The doctor may suspect GER based on symptoms and medical history, like the frequency of heartburn symptoms. A trial of acid-reducing medications called proton pump inhibitors (PPIs) may also be recommended. Response to these medications can help with diagnosis.
If symptoms do not fully respond to treatment or come back frequently, GERD testing may be done.
Esophageal pH monitoring is the best way to confirm reflux. A 24-hour pH monitoring system uses a small tube that is passed through the nose or mouth, down the esophagus, and into the stomach. The tube remains in place for 24 hours and monitors the amount and frequency of stomach acid that backs into the esophagus. The doctor will review the acid report and a food and activity diary to see what is exacerbating the reflux. A second method of acid monitoring involves a small capsule that is placed in the esophagus during an endoscopy. The capsule sends information to a monitor worn outside the body. After a couple of days the capsule will break off and pass through the intestines.
Endoscopy is a procedure that allows the doctor to closely examine the lining of the esophagus. A thin, lighted tube with a tiny camera is passed down the throat to the esophagus and stomach. The doctor will be able to see irritation or changes to the esophagus.
A biopsy may be done to look for any changes to cells. A small sample of tissue from the esophagus is removed to be examined under a microscope. The biopsy can look for inflammation, cancer, or other problems.
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Upper GI is a series of x-rays of the upper digestive system. A barium solution is used to help make clearer images of the esophagus. These images may show hiatal hernias, ulcers, or tightening of the esophagus.
Manometry can be done in a doctor's office. A specialized tube is passed through the mouth into the esophagus. The tube can measure the amount of pressure created by muscles throughout the esophagus.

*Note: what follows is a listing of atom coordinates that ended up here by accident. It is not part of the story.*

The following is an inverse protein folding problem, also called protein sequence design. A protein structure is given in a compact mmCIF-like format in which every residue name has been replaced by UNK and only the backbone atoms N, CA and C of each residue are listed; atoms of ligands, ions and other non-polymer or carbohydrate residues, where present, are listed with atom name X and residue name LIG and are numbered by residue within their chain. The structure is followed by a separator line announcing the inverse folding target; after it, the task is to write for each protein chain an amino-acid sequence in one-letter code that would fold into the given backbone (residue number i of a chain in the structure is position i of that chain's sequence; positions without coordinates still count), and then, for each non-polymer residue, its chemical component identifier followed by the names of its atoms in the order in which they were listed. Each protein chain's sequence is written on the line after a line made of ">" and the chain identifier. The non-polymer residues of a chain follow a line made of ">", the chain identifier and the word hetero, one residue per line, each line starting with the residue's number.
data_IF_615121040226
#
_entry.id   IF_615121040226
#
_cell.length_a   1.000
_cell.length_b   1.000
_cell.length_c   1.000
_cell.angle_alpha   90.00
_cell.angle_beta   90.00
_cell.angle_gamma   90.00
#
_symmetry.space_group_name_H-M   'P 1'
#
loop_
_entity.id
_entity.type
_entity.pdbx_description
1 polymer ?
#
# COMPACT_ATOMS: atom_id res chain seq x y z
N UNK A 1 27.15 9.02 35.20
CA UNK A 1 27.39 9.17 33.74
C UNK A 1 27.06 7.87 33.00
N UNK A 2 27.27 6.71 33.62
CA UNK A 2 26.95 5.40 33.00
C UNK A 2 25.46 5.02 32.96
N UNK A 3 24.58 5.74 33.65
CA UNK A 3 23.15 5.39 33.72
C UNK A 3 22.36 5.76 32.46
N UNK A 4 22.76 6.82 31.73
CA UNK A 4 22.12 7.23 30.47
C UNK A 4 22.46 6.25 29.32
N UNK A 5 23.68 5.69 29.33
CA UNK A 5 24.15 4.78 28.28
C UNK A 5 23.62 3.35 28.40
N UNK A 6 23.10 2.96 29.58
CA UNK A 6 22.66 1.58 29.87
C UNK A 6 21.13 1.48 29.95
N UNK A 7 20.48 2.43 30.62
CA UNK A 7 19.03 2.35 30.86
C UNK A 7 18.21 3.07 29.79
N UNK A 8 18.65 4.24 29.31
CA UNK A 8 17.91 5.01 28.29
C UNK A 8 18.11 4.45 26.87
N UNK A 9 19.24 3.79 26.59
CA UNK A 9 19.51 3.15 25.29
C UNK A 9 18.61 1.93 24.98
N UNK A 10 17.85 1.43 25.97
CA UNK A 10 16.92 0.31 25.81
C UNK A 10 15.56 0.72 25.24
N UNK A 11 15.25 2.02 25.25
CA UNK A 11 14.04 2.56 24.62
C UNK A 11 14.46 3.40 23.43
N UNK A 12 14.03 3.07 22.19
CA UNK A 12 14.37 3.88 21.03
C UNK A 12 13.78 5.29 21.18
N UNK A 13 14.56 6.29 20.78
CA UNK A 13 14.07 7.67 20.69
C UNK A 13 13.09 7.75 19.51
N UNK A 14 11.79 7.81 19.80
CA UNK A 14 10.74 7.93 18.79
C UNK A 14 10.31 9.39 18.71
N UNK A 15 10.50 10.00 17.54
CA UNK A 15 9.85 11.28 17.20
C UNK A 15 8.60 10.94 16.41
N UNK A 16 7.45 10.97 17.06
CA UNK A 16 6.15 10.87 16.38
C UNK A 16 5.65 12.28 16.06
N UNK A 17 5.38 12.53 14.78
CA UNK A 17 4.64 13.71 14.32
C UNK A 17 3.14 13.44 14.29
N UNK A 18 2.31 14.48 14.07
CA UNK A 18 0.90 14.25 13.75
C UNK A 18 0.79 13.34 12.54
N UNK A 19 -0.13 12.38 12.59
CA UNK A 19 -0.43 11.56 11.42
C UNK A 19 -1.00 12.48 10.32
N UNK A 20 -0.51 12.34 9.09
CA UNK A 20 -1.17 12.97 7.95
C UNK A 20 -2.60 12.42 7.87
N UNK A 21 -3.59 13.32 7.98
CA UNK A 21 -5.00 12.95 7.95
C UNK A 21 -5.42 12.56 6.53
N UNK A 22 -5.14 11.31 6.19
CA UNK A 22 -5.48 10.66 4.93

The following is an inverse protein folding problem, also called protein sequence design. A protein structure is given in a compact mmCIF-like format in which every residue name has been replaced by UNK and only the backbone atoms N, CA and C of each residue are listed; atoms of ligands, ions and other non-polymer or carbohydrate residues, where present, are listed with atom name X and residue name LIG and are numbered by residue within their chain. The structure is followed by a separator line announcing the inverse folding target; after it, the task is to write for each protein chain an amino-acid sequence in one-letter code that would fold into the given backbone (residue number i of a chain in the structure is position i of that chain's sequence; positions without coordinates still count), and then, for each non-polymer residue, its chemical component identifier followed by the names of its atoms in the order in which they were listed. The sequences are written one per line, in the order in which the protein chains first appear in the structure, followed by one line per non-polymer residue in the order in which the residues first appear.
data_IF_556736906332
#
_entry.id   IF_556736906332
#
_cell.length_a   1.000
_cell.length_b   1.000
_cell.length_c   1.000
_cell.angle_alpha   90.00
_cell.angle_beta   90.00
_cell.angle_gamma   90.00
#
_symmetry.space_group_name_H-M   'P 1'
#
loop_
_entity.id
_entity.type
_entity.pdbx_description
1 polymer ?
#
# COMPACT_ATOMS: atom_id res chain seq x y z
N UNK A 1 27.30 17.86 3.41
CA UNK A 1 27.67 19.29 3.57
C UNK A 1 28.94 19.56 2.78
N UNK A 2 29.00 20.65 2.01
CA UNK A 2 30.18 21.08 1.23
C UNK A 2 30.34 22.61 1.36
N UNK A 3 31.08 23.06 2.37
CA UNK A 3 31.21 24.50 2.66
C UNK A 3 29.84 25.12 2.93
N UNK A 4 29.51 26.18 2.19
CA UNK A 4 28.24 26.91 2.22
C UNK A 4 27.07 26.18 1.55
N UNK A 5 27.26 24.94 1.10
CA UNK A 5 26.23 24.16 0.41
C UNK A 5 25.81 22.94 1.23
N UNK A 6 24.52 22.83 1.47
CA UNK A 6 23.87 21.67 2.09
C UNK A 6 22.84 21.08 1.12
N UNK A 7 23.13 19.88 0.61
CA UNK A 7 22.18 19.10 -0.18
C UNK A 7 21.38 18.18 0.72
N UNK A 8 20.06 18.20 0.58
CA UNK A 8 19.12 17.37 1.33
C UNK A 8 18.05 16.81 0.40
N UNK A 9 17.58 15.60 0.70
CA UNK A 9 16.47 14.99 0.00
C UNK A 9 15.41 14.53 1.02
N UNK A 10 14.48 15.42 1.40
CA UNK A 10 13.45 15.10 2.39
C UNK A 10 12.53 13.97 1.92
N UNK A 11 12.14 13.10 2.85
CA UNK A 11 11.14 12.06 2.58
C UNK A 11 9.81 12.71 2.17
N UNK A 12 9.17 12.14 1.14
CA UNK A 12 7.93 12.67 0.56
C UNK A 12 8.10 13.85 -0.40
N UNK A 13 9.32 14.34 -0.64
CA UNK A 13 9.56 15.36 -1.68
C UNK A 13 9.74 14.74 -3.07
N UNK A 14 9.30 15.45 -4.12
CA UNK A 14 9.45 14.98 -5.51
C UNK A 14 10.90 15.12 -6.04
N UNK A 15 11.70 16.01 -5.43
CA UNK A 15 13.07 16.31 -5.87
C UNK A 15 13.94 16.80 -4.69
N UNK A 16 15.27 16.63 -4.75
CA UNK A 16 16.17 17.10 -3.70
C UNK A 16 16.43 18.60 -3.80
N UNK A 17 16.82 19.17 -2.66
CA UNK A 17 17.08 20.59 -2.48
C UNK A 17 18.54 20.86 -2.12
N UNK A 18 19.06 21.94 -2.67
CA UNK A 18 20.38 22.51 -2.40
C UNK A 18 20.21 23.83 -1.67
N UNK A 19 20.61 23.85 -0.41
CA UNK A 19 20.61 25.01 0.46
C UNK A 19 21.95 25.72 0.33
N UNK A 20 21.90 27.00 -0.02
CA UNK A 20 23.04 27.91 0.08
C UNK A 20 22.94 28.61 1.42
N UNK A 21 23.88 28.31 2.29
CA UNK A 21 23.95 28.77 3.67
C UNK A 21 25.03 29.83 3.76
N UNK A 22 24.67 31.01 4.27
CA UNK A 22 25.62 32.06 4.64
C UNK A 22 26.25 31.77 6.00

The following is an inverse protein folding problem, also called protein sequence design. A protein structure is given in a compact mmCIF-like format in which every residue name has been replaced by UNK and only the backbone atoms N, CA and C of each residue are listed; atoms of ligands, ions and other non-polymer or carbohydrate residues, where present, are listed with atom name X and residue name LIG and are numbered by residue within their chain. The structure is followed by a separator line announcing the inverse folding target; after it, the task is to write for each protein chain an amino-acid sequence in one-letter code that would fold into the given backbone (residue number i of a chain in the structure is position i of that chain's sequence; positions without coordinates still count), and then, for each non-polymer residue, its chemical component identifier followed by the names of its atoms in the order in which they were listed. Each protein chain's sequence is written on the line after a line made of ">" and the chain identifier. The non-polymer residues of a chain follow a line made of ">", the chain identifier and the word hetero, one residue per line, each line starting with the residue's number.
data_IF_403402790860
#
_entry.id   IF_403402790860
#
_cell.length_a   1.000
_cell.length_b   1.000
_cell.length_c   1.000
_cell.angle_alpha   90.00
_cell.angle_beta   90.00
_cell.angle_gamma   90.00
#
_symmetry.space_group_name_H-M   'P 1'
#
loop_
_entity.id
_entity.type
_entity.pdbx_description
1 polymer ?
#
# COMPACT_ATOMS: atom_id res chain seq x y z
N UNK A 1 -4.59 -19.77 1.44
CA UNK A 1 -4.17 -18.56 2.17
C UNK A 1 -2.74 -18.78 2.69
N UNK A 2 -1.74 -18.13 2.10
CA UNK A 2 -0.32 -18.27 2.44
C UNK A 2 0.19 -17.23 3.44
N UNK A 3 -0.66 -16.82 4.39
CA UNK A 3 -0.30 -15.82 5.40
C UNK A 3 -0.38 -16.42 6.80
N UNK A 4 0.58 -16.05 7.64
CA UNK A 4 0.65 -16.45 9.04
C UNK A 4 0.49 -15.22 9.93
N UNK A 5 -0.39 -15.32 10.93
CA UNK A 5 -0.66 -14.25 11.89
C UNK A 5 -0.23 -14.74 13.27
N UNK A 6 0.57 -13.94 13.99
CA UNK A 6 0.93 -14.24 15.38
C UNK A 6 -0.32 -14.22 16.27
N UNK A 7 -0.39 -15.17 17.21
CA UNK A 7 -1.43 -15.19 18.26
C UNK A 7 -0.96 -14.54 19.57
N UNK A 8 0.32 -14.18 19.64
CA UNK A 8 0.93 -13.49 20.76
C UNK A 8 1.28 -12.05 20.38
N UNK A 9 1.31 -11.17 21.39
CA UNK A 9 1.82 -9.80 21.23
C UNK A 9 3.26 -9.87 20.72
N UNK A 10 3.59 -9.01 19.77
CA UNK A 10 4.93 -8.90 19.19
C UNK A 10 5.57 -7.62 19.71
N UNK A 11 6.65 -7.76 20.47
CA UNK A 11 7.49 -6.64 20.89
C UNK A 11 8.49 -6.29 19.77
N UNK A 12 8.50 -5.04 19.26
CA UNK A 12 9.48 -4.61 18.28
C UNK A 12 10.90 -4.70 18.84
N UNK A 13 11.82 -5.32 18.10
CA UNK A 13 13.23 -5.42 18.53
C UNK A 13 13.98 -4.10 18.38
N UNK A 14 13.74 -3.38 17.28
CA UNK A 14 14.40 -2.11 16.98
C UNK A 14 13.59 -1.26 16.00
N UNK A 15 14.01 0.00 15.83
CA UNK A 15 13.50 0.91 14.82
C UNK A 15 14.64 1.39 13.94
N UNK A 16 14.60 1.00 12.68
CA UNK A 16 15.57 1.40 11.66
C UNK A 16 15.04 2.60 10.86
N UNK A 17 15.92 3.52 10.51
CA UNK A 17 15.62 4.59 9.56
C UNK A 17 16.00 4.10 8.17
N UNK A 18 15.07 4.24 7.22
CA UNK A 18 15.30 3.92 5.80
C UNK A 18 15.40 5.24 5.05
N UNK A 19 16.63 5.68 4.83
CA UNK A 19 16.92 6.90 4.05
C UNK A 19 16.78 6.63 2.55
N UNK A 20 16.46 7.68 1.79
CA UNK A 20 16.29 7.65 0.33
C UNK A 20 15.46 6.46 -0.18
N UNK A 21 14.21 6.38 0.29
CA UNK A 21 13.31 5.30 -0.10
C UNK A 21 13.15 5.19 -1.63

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http://www.niddk.nih.gov/health-information/health-topics/digestive-diseases/ger-and-gerd-in-adults/Pages/diagnosis.aspx. Accessed February 27, 2015.
Gastroesophageal reflux disease (GERD). EBSCO DynaMed website. Available at:
http://www.ebscohost.com/dynamed. Updated February 19, 2015. Accessed February 27, 2015.
Gastroesophageal reflux disease (GERD). The Merck Manual Professional Edition. Available at:
http://www.merckmanuals.com/professional/gastrointestinal_disorders/esophageal_and_swallowing_disorders/gastroesophageal_reflux_disease_gerd.html. Updated May 2014. Accessed February 27, 2015.
Katz PO, Gerson LB, et al. Guidelines for the diagnosis and management of gastroesophageal reflux disease.
Am J Gastroenterol. 2013;108(3):302-328.
Understanding heartburn and reflux disease. American Gastroenterological Association website. Available at:
http://www.gastro.org/patient-center/digestive-conditions/heartburn-gerd. Accessed February 27, 2015.
Last reviewed March 2014 by Daus Mahnke, MD
Please be aware that this information is provided to supplement the care provided by your physician. It is neither intended nor implied to be a substitute for professional medical advice. CALL YOUR HEALTHCARE PROVIDER IMMEDIATELY IF YOU THINK YOU MAY HAVE A MEDICAL EMERGENCY. Always seek the advice of your physician or other qualified health provider prior to starting any new treatment or with any questions you may have regarding a medical condition.
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